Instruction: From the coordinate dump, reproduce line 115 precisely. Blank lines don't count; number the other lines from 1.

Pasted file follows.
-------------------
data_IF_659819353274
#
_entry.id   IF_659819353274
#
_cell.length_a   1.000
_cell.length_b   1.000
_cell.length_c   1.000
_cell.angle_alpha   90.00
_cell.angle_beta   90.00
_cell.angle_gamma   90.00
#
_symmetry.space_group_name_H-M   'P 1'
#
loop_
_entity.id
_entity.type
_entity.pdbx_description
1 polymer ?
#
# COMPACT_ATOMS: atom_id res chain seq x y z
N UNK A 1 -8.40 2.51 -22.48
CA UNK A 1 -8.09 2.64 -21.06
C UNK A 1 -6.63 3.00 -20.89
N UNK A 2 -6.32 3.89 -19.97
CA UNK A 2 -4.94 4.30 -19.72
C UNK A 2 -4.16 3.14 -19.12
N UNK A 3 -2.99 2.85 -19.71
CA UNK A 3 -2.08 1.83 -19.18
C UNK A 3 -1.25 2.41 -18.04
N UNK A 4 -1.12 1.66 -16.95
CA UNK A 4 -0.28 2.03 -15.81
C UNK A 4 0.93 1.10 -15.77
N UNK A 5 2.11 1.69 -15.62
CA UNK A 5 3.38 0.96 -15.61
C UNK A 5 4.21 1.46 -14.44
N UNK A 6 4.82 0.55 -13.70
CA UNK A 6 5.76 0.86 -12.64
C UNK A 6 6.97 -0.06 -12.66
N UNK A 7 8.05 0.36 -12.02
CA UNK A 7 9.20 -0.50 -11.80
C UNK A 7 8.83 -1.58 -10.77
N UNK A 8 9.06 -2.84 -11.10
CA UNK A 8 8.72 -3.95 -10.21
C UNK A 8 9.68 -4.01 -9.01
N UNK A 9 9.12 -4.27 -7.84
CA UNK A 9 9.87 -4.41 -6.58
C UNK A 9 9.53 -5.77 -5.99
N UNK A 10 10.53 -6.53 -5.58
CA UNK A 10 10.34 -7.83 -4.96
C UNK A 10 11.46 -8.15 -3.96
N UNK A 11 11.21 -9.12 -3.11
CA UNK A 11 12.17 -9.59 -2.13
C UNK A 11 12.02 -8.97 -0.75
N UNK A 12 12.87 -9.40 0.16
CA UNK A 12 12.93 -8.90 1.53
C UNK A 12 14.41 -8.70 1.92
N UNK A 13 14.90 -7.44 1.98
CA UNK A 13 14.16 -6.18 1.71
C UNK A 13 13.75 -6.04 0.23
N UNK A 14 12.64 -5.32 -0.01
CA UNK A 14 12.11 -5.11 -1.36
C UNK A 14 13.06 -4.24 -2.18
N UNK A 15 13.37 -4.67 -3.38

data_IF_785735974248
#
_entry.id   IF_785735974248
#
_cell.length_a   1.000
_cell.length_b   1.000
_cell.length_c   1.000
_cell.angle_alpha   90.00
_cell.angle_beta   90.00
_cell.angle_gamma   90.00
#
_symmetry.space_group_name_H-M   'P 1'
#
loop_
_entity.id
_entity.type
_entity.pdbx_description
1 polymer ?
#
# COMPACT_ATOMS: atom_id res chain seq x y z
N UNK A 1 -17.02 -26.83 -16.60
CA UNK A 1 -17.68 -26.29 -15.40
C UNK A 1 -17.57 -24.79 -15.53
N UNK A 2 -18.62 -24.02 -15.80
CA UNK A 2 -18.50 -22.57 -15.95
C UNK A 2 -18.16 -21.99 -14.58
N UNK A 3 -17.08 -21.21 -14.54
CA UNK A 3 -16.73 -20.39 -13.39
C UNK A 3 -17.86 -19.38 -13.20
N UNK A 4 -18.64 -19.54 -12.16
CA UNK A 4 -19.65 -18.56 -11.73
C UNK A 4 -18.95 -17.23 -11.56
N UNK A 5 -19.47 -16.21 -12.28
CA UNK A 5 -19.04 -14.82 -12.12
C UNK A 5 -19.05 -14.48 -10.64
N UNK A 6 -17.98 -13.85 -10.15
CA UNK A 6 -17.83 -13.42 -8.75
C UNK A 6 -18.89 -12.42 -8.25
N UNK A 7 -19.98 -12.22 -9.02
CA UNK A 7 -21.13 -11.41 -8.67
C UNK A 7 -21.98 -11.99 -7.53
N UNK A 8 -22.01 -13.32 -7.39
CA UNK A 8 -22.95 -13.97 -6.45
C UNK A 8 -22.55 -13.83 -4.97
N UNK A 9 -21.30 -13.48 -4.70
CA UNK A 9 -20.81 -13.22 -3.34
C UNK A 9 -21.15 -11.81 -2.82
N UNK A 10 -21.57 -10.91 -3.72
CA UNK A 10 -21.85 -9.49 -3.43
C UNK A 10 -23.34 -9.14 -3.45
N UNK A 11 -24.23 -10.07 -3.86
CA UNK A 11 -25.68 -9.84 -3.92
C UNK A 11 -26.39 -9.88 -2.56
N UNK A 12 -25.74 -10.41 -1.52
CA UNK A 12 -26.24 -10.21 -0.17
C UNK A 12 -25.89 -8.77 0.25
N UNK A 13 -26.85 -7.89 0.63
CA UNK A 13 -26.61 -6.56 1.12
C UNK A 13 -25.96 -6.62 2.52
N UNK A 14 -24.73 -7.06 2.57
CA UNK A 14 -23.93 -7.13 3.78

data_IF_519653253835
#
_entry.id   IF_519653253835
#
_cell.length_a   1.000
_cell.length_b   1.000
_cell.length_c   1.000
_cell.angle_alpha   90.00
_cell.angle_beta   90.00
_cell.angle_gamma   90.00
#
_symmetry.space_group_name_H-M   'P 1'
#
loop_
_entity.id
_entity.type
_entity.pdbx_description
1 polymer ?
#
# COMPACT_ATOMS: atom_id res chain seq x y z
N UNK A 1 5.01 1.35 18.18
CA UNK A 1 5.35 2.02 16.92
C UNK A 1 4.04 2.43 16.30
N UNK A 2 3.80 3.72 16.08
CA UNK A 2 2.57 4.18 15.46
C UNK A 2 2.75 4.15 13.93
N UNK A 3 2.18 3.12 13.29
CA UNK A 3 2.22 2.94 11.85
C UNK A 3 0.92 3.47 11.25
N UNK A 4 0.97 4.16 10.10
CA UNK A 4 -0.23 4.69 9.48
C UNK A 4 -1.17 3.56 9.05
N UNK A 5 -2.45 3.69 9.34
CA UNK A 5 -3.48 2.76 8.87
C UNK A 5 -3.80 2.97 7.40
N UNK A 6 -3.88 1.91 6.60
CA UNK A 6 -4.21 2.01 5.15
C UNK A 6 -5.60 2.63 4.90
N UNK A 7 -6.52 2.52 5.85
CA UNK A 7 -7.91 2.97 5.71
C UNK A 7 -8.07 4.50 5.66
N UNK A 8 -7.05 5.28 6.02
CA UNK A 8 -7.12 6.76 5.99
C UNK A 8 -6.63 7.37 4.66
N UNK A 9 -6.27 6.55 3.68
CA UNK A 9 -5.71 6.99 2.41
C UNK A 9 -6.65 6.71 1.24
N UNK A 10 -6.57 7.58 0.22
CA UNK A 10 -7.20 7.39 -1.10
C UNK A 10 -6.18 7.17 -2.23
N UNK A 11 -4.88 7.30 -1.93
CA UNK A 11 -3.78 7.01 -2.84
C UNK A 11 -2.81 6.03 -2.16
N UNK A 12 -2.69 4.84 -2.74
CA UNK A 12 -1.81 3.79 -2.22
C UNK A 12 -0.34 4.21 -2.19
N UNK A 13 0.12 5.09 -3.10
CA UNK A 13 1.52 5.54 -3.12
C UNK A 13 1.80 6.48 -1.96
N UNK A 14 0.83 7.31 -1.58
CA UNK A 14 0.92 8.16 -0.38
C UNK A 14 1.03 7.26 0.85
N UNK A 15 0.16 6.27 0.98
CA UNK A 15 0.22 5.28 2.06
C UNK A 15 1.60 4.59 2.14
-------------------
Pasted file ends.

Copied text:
CA UNK A 11 -25.68 -9.84 -3.92